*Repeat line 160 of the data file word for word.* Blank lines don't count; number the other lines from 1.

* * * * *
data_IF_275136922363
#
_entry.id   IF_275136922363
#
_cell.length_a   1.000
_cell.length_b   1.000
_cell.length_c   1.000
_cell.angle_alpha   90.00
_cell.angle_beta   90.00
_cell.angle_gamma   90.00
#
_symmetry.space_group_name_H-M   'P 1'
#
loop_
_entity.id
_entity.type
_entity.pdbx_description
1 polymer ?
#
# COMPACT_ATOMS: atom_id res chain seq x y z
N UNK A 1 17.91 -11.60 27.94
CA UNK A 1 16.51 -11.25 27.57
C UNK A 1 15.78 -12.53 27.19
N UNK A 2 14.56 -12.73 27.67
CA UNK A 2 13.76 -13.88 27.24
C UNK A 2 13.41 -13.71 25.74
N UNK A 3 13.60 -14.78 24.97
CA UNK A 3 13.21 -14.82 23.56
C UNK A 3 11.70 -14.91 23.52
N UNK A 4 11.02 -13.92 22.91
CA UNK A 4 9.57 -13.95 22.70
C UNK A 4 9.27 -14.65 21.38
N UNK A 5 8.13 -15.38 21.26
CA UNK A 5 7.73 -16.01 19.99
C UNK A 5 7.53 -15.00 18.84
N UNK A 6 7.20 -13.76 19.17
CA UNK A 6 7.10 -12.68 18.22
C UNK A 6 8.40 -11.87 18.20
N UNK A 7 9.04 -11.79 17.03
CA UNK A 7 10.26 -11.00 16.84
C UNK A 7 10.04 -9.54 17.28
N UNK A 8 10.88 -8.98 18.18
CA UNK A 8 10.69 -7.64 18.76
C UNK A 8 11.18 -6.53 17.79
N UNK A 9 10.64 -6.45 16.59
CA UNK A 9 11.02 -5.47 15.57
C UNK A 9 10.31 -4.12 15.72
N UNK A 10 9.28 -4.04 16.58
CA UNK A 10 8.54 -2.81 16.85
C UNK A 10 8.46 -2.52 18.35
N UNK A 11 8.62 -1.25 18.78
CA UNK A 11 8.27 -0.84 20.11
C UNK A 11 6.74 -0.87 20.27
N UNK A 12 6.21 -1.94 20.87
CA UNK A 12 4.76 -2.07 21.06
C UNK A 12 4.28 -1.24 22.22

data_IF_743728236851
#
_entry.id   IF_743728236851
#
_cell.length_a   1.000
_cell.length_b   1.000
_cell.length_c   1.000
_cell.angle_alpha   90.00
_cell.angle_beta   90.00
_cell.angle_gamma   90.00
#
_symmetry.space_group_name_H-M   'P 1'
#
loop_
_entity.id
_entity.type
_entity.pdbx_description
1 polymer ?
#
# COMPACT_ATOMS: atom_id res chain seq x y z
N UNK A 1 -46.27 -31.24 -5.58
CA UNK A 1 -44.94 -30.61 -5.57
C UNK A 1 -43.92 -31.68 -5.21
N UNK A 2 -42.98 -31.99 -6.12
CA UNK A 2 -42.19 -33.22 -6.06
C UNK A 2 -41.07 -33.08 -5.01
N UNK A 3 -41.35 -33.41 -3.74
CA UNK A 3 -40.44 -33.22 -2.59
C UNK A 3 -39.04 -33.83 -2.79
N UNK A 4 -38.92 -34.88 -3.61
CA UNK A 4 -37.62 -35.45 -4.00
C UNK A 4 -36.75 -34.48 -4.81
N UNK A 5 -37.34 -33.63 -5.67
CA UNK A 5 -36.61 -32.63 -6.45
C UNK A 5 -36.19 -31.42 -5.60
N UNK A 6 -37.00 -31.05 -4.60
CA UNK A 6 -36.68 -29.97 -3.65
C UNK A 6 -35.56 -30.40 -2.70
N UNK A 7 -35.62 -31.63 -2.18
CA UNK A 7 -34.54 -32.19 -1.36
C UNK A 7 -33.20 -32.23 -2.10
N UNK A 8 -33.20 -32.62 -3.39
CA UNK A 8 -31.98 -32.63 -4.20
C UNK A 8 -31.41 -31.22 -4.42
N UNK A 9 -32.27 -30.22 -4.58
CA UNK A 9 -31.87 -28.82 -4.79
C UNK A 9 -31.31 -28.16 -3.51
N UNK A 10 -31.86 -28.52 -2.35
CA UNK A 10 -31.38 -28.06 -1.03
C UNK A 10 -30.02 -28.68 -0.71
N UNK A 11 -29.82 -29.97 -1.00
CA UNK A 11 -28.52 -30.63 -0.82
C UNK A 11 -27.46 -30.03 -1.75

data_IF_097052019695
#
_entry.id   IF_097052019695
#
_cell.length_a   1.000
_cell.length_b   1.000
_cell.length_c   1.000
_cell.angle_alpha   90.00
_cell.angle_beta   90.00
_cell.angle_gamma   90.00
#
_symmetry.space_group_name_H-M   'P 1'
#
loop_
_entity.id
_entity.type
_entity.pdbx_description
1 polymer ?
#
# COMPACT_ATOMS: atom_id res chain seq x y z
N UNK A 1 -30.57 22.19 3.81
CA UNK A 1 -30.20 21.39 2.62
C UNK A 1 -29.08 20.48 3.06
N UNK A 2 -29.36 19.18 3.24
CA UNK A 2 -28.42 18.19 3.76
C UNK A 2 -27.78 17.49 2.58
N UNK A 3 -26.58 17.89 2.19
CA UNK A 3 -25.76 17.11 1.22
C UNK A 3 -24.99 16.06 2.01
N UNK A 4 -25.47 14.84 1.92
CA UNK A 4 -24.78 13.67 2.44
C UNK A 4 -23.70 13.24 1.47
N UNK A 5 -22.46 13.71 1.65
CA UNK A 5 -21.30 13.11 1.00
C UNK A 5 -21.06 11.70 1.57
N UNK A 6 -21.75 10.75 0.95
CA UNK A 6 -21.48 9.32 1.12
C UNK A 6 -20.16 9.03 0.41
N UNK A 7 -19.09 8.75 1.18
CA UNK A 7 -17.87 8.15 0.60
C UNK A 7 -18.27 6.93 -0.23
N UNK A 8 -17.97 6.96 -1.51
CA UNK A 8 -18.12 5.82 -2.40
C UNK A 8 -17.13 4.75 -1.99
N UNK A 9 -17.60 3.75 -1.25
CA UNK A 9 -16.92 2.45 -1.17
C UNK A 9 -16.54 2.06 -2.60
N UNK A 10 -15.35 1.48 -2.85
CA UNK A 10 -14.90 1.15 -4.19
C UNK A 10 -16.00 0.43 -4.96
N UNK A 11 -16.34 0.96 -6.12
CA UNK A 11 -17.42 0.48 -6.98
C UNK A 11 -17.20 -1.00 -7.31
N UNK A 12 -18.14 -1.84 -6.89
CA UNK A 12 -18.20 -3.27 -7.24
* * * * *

N UNK A 11 -16.34 0.96 -6.12